Spinal Cord Stimulation for the Treatment of Chronic Back Pain Patients: 500-Hz vs. 1000-Hz Burst Stimulation

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Abstract

Objective:

Spinal cord stimulation is a commonly used, safe, and effective procedure applied for medically intractable failed back surgery syndrome, as well as other neuropathic pain syndromes. Recently, a novel stimulation paradigm called burst stimulation has been developed that is paresthesia-free and has a more pronounced suppressive effect on neuropathic pain.

Materials and Methods:

Fifteen patients who were being treated with burst spinal cord stimulation for failed back surgery syndrome participated in an open-label trial to verify whether their pain suppression could be further ameliorated by changing the burst pattern. Burst stimulation with packets of five electrical pulses delivered at 500 Hz with 1000-μsec pulse width 40 times per second was changed to burst mode delivering five spikes at 1000 Hz with 500-μsec pulse width 40 times a second. As the amplitudes did not differ between the two groups, the total delivery of current to the spinal cord was not different between the two modes of burst stimulation. Scores on visual analog scales for pain and paresthesia, the Pain Catastrophizing Scale, the Pain Vigilance and Awareness Questionnaire, and the Short Form 36 quality of life measurement were compared between the two modes of burst stimulation. [Correction added on 06 Feb 2015, after first online publication: this paragraph has been revised to signify the comparison of amplitudes between two groups]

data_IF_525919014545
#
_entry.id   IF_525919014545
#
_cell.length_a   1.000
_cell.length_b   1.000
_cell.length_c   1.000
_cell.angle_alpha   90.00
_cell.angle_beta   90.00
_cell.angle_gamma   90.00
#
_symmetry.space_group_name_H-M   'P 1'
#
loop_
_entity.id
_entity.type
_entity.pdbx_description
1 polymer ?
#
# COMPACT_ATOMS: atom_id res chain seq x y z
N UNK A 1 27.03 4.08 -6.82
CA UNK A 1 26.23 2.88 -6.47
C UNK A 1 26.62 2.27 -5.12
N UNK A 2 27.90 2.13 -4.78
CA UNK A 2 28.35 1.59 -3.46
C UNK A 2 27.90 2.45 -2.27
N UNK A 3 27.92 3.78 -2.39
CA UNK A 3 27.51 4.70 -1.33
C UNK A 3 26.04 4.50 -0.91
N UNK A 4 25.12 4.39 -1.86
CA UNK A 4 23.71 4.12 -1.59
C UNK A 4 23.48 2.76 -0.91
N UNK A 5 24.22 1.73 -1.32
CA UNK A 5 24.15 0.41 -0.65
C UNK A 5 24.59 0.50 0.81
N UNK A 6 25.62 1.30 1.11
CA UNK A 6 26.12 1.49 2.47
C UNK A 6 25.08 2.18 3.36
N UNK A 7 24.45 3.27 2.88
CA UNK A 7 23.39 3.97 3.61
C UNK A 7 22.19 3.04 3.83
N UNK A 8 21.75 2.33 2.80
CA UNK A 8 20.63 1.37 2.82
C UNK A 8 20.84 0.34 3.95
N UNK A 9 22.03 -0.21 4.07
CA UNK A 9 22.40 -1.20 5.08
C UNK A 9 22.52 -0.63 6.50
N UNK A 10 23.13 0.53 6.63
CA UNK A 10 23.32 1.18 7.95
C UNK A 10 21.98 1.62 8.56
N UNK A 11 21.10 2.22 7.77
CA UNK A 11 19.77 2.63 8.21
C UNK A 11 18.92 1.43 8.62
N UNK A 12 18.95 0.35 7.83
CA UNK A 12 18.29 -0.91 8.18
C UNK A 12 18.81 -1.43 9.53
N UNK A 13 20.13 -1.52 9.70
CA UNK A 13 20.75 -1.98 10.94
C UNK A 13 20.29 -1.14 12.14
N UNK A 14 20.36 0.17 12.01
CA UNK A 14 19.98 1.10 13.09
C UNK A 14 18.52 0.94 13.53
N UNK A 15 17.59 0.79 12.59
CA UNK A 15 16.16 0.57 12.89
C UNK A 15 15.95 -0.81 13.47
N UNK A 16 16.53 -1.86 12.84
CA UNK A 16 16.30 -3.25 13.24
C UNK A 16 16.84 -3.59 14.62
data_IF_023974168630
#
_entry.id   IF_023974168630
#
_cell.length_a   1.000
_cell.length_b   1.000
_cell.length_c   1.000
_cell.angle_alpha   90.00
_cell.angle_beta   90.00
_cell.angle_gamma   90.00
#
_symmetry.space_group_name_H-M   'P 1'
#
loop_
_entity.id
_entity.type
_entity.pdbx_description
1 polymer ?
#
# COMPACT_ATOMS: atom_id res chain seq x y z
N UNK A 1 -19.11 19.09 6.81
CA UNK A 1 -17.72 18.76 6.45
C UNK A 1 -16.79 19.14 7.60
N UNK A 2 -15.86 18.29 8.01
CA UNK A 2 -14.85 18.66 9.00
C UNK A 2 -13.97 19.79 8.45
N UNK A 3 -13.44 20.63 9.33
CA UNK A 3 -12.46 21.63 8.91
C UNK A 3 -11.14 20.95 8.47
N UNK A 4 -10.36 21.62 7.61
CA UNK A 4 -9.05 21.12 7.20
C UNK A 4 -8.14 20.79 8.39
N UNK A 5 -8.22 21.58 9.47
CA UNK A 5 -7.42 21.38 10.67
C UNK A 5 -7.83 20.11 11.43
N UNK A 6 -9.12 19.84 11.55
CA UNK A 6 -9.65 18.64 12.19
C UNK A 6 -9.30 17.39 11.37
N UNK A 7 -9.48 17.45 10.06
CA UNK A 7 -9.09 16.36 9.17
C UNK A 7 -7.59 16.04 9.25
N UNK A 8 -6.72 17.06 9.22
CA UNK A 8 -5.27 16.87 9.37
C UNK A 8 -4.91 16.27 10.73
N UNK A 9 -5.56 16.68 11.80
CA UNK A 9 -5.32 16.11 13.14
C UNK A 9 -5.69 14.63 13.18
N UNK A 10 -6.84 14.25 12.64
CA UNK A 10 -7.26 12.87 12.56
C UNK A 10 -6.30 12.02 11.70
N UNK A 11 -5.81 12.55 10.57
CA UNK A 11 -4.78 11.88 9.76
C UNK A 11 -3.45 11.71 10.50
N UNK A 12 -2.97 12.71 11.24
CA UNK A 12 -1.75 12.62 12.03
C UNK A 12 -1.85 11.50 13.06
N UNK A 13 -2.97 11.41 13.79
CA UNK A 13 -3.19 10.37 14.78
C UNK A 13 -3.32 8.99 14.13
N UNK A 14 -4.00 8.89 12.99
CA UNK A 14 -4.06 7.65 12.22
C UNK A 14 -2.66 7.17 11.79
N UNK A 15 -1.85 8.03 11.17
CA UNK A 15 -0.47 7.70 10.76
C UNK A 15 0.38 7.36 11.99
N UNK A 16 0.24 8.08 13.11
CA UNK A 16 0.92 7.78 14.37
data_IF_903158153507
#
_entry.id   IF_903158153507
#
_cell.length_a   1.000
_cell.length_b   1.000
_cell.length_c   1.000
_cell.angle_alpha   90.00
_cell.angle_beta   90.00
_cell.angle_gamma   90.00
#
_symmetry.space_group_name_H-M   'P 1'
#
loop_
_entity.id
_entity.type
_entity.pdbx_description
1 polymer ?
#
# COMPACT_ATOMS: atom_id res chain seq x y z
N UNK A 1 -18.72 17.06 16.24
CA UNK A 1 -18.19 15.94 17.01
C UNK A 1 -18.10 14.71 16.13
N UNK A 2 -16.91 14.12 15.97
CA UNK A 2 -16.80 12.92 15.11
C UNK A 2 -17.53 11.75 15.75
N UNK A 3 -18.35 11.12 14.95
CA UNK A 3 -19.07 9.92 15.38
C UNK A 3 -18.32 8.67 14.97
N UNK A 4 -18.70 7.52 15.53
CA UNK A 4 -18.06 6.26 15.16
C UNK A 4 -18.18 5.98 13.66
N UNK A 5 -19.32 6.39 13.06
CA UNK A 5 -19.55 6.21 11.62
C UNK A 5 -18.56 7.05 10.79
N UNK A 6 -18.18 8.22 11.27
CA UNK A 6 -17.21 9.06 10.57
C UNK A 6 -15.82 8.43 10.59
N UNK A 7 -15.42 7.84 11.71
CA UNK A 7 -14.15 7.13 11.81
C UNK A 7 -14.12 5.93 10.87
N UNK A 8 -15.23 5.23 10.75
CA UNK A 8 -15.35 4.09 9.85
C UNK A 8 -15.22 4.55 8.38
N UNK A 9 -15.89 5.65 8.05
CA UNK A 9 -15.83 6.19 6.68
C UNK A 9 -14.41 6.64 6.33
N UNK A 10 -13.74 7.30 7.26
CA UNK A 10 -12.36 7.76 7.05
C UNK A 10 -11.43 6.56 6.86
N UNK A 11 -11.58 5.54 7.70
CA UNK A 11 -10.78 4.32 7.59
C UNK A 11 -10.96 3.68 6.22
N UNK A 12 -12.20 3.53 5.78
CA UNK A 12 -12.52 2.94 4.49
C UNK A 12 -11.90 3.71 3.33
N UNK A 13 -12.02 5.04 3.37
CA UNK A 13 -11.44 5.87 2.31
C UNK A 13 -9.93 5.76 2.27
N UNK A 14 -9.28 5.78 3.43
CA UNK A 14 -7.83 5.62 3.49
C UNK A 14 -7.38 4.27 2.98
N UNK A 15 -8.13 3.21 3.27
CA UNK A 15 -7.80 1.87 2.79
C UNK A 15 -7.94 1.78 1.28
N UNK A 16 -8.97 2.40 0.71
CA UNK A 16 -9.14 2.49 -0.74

Results:

No statistically significant differences were found between the two modes of stimulation.

Conclusion:

The results suggest that increasing the frequency from 500 to 1000 Hz while keeping the pulse width constant does not add any extra benefit in suppressing pain. Further studies should verify whether increasing the frequency above 1000 Hz has a similar lack of effect.

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